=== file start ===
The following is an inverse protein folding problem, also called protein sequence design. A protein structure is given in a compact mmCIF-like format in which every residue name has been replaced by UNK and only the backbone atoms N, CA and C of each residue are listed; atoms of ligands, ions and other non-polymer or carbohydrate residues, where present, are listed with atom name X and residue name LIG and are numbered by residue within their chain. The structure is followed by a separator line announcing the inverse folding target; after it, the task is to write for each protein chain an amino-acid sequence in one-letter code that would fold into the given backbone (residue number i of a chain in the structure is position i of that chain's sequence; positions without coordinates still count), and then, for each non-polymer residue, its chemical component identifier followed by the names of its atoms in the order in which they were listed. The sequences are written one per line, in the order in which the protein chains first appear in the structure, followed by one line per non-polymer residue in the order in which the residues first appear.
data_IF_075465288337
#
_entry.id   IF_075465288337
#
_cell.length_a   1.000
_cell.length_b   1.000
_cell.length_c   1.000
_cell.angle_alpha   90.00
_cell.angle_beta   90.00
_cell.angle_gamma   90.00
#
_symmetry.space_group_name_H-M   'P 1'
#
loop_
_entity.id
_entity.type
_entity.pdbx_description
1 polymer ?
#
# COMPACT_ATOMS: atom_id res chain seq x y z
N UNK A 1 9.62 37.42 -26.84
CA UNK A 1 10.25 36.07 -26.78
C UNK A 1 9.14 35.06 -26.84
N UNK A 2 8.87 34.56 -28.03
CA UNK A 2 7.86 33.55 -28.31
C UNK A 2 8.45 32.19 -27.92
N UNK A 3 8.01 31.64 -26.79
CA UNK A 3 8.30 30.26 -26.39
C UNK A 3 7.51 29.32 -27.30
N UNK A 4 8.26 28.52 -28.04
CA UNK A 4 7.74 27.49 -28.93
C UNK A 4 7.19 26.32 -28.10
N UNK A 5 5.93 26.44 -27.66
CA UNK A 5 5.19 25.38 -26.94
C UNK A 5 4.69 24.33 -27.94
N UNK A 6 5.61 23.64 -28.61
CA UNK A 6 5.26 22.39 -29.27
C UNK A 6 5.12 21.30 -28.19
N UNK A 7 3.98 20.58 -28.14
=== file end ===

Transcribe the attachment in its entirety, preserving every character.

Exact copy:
The following is an inverse protein folding problem, also called protein sequence design. A protein structure is given in a compact mmCIF-like format in which every residue name has been replaced by UNK and only the backbone atoms N, CA and C of each residue are listed; atoms of ligands, ions and other non-polymer or carbohydrate residues, where present, are listed with atom name X and residue name LIG and are numbered by residue within their chain. The structure is followed by a separator line announcing the inverse folding target; after it, the task is to write for each protein chain an amino-acid sequence in one-letter code that would fold into the given backbone (residue number i of a chain in the structure is position i of that chain's sequence; positions without coordinates still count), and then, for each non-polymer residue, its chemical component identifier followed by the names of its atoms in the order in which they were listed. The sequences are written one per line, in the order in which the protein chains first appear in the structure, followed by one line per non-polymer residue in the order in which the residues first appear.
data_IF_075465288337
#
_entry.id   IF_075465288337
#
_cell.length_a   1.000
_cell.length_b   1.000
_cell.length_c   1.000
_cell.angle_alpha   90.00
_cell.angle_beta   90.00
_cell.angle_gamma   90.00
#
_symmetry.space_group_name_H-M   'P 1'
#
loop_
_entity.id
_entity.type
_entity.pdbx_description
1 polymer ?
#
# COMPACT_ATOMS: atom_id res chain seq x y z
N UNK A 1 9.62 37.42 -26.84
CA UNK A 1 10.25 36.07 -26.78
C UNK A 1 9.14 35.06 -26.84
N UNK A 2 8.87 34.56 -28.03
CA UNK A 2 7.86 33.55 -28.31
C UNK A 2 8.45 32.19 -27.92
N UNK A 3 8.01 31.64 -26.79
CA UNK A 3 8.30 30.26 -26.39
C UNK A 3 7.51 29.32 -27.30
N UNK A 4 8.26 28.52 -28.04
CA UNK A 4 7.74 27.49 -28.93
C UNK A 4 7.19 26.32 -28.10
N UNK A 5 5.93 26.44 -27.66
CA UNK A 5 5.19 25.38 -26.94
C UNK A 5 4.69 24.33 -27.94
N UNK A 6 5.61 23.64 -28.61
CA UNK A 6 5.26 22.39 -29.27
C UNK A 6 5.12 21.30 -28.19
N UNK A 7 3.98 20.58 -28.14